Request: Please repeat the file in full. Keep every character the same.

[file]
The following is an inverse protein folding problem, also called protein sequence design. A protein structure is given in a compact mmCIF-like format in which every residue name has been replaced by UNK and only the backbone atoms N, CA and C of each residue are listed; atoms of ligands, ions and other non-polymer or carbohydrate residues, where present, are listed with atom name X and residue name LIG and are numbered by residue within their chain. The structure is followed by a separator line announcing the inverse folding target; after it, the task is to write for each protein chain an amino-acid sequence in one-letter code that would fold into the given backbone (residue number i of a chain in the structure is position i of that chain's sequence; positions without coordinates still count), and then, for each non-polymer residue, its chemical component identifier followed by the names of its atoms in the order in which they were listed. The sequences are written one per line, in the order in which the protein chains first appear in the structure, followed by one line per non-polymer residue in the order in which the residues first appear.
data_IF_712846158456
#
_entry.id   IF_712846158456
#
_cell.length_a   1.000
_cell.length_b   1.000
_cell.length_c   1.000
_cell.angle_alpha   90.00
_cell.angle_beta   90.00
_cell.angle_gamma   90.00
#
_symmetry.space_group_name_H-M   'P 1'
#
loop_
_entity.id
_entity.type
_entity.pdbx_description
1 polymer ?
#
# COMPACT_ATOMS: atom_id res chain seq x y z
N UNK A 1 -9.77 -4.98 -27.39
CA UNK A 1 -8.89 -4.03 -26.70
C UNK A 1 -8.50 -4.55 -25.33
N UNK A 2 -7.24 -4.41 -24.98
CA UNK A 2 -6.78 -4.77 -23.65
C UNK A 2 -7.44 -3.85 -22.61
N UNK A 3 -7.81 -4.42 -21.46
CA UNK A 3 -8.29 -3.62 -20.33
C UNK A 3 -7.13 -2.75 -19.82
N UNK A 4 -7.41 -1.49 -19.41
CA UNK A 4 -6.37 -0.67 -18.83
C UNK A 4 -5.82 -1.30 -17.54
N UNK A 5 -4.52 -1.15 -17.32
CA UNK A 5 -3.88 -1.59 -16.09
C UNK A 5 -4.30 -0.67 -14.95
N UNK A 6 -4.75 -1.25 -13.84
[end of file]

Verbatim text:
The following is an inverse protein folding problem, also called protein sequence design. A protein structure is given in a compact mmCIF-like format in which every residue name has been replaced by UNK and only the backbone atoms N, CA and C of each residue are listed; atoms of ligands, ions and other non-polymer or carbohydrate residues, where present, are listed with atom name X and residue name LIG and are numbered by residue within their chain. The structure is followed by a separator line announcing the inverse folding target; after it, the task is to write for each protein chain an amino-acid sequence in one-letter code that would fold into the given backbone (residue number i of a chain in the structure is position i of that chain's sequence; positions without coordinates still count), and then, for each non-polymer residue, its chemical component identifier followed by the names of its atoms in the order in which they were listed. The sequences are written one per line, in the order in which the protein chains first appear in the structure, followed by one line per non-polymer residue in the order in which the residues first appear.
data_IF_712846158456
#
_entry.id   IF_712846158456
#
_cell.length_a   1.000
_cell.length_b   1.000
_cell.length_c   1.000
_cell.angle_alpha   90.00
_cell.angle_beta   90.00
_cell.angle_gamma   90.00
#
_symmetry.space_group_name_H-M   'P 1'
#
loop_
_entity.id
_entity.type
_entity.pdbx_description
1 polymer ?
#
# COMPACT_ATOMS: atom_id res chain seq x y z
N UNK A 1 -9.77 -4.98 -27.39
CA UNK A 1 -8.89 -4.03 -26.70
C UNK A 1 -8.50 -4.55 -25.33
N UNK A 2 -7.24 -4.41 -24.98
CA UNK A 2 -6.78 -4.77 -23.65
C UNK A 2 -7.44 -3.85 -22.61
N UNK A 3 -7.81 -4.42 -21.46
CA UNK A 3 -8.29 -3.62 -20.33
C UNK A 3 -7.13 -2.75 -19.82
N UNK A 4 -7.41 -1.49 -19.41
CA UNK A 4 -6.37 -0.67 -18.83
C UNK A 4 -5.82 -1.30 -17.54
N UNK A 5 -4.52 -1.15 -17.32
CA UNK A 5 -3.88 -1.59 -16.09
C UNK A 5 -4.30 -0.67 -14.95
N UNK A 6 -4.75 -1.25 -13.84